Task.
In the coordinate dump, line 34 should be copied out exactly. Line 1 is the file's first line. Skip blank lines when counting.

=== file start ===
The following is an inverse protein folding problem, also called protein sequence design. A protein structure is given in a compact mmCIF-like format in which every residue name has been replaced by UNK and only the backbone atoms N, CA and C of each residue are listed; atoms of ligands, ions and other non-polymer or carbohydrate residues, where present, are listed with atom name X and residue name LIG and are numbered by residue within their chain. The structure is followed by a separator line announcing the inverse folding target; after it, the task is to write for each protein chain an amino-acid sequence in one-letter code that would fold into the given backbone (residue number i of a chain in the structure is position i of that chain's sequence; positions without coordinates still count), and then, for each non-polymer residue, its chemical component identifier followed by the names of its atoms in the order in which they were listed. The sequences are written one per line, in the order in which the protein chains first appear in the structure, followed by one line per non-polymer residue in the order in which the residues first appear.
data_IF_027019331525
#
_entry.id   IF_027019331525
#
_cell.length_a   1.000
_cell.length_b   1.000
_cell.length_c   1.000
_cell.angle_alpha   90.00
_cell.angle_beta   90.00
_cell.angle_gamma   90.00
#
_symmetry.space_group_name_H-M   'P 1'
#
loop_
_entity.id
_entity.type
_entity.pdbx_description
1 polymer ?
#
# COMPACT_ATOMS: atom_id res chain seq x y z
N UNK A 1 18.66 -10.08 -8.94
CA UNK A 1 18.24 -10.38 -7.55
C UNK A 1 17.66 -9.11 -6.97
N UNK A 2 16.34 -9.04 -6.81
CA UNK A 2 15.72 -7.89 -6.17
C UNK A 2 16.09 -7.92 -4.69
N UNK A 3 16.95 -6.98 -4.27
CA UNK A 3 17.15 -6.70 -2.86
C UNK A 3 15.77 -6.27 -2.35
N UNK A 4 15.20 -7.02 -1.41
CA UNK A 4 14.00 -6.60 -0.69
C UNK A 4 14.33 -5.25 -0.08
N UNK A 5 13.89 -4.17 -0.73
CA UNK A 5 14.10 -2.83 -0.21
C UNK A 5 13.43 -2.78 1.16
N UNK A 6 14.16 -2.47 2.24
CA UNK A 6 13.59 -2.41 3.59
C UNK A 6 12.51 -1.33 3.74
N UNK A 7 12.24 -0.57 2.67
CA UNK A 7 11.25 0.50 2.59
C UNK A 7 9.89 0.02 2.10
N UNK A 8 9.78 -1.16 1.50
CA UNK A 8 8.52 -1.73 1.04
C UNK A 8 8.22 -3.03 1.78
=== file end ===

N UNK A 5 13.89 -4.17 -0.73